1840; Boston's cynical Brahmins used Andover's orthodox Protestant board
to prosecute various of their opponents as `` heretics. ''
Neo-paganism and occult movements bloomed after the Civil War with Darwin's
new materialist doctrines. In the 1870s the death-worshipping Skull and
Bones Society sent its alumni members back from Yale University, to organize
aristocratic secret satanic societies for the teenagers at the Andover
prep school. But these cults did not yet quite flourish. National power
was still precariously balanced between the imperial Anglo-American financiers,
and the old-line nationalists who built America's railroads, steel and
The New Age aristocrats proclaimed their victory under Theodore Roosevelt's
presidency (1901-09). The Andover Theological Seminary wound up its affairs
and moved out of town, to be merged with the Harvard Divinity School! Andover
prep school was now largely free of the annoyance of religion, or any connection
whatsoever with the American spirit. Secret societies for the school's
children, modeled on the barbarian orders at Yale, were now established
in permanent, incorporated headquarters buildings just off campus at Andover.
Official school advisers were assigned to each secret society, who participated
in their cruel and literally insane rituals.
When J.P. Morgan partner Thomas Cochran built Andover's luxurious modern
campus for boys like Poppy Bush, the usurpers of America's name had cause
to celebrate. Under their supervision, fascism was rising in Europe. The
new campus library was named for Oliver Wendell Holmes, Andover class of
1825. This dreadful poet of the `` leisure class, '' a tower of Boston
blue-blooded conceit, was famous as the father of the twentieth century
U.S. Supreme Court justice. His son, Oliver Wendell Holmes, Jr., symbolized
the arbitrary rule of the racial purity advocates, the usurpers, over American
Andover installed a new headmaster in 1933. Claude Moore Fuess (rhymes
with fleece) replaced veteran headmaster Alfred E. Stearns, whom the Brahmins
saw as a dyed-in-the-wool reactionary. Stearns was forced out over a ``
scandal '': a widower, he had married his housekeeper, who was beneath
his social class.
The new headmaster was considered forward-looking and flexible, ready
to meet the challenges of the world political crisis: for example, Fuess
favored psychiatry for the boys, something Stearns wouldn't tolerate.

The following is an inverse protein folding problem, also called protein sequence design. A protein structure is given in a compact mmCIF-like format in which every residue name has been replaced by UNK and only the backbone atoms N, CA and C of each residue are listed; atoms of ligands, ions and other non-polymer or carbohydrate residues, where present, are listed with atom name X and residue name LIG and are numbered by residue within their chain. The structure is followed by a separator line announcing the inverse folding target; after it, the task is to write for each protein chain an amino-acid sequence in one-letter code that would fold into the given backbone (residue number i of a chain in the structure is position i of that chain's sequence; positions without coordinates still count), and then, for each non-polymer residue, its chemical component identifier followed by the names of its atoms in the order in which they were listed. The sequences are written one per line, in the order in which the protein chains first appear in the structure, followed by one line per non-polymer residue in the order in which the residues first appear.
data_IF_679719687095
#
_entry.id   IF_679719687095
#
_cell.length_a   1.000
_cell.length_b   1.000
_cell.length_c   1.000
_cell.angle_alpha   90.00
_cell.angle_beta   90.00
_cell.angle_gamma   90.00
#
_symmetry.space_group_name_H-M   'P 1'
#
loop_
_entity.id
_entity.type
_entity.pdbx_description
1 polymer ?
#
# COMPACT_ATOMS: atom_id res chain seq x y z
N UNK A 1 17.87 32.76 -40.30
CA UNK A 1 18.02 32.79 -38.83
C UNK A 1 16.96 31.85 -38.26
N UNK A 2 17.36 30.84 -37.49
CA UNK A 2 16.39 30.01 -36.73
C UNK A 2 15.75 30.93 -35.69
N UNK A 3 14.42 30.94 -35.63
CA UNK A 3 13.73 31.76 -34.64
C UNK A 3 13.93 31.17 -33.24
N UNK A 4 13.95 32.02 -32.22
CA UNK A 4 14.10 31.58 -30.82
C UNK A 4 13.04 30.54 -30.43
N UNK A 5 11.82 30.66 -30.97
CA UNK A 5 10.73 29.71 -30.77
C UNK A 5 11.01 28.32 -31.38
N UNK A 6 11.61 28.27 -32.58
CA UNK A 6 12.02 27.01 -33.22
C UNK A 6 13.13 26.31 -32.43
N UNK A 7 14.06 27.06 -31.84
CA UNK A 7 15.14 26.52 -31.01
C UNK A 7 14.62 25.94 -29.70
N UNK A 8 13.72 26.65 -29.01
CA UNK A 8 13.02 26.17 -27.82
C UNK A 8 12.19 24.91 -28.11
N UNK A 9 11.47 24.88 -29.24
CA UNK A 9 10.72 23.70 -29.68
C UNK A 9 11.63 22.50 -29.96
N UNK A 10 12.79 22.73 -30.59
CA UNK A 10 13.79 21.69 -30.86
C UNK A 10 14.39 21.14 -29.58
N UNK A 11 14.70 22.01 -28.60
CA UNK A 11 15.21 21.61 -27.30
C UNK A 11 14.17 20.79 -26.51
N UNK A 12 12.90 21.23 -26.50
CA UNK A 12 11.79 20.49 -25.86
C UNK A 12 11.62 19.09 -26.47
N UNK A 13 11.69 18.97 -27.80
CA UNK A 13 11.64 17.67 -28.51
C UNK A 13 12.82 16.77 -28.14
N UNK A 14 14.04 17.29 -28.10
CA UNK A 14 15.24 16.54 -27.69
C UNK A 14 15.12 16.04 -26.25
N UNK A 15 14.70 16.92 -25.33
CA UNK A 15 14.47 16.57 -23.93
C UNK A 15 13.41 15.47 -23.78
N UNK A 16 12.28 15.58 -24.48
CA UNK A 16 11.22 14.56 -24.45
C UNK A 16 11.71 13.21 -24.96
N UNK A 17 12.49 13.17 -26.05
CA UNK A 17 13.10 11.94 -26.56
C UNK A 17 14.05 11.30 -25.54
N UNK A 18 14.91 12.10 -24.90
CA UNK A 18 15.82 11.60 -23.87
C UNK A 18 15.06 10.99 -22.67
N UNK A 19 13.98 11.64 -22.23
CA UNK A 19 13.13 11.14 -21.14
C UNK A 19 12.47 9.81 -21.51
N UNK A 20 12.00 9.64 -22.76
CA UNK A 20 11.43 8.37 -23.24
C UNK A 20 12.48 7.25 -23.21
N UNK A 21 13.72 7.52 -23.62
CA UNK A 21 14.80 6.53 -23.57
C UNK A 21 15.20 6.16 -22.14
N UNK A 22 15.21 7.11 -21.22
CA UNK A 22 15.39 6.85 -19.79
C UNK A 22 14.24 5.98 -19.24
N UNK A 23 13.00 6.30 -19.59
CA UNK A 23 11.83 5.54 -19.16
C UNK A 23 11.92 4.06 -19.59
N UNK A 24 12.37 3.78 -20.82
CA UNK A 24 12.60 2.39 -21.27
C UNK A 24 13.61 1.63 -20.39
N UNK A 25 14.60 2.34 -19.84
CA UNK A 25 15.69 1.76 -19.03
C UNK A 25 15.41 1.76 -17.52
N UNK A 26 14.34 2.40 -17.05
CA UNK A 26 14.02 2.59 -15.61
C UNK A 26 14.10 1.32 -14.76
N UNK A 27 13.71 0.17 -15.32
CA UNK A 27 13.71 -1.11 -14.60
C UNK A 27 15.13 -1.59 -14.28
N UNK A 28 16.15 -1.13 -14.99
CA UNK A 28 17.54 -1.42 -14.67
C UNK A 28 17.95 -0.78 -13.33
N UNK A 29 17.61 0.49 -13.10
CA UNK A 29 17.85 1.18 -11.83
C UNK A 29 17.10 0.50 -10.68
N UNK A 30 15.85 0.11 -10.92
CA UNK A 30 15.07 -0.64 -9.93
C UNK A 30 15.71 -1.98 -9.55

Claude Fuess had been an Andover history teacher since 1908, and gained
fame as an historian. He was one of the most skillful liars of the modern
Fuess had married into the Boston Cushing family. He had written the
family-authorized whitewash biography of his wife's relative, Caleb Cushing,
a pro-slavery politician of the middle nineteenth century. The outlandish,
widely known corruption of Cushing's career was matched by Fuess's bold,
During George Bush's years at Andover, Feuss, his headmaster, wrote
an authorized biography of Calvin Coolidge, the late U.S. President. This
work was celebrated in jest as a champion specimen of unwholesome flattery.
In other books, also about the blue bloods, Fuess was simply given the
family papers and designated the chief liar for the `` Bostonian Race.
Both the Cushing and Coolidge families had made their fortunes in opium
trafficking. Bush's headmaster named his son John Cushing Fuess, perhaps
after the fabled nineteenth-century dope kingpin who had made the Cushings
Headmaster Fuess used to say to his staff, `` I came to power with Hitler
and Mussolini. '' This was not merely a pleasantry, referring to
his appointment the year Hitler took over Germany.
In his 1939 memoirs, Headmaster Fuess expressed the philosophy which
must guide the education of the well-born young gentlemen under his care:
Our declining birth rate ... may perhaps indicate a step towards national
deterioration. Among the so-called upper and leisure classes, noticeably
among the university group, the present birth rate is strikingly low. Among
the Slavonic and Latin immigrants, on the other hand, it is relatively
high. We seem thus to be letting the best blood thin out and disappear;
while at the same time our humanitarian efforts for the preservation of
the less fit, those who for some reason are crippled and incapacitated,
are being greatly stimulated. The effect on the race will not become apparent
for some generations and certainly cannot now be accurately predicted;
but the phenomenon must be mentioned if you are to have a true picture
of what is going on in the United States.
Would George Bush adopt this anti-Christian outlook as his own? One
can never know for sure how a young person will respond to the doctrines
of his elders, no matter how cleverly presented. There is a much higher
degree of certainty that he will conform to criminal expectations, however,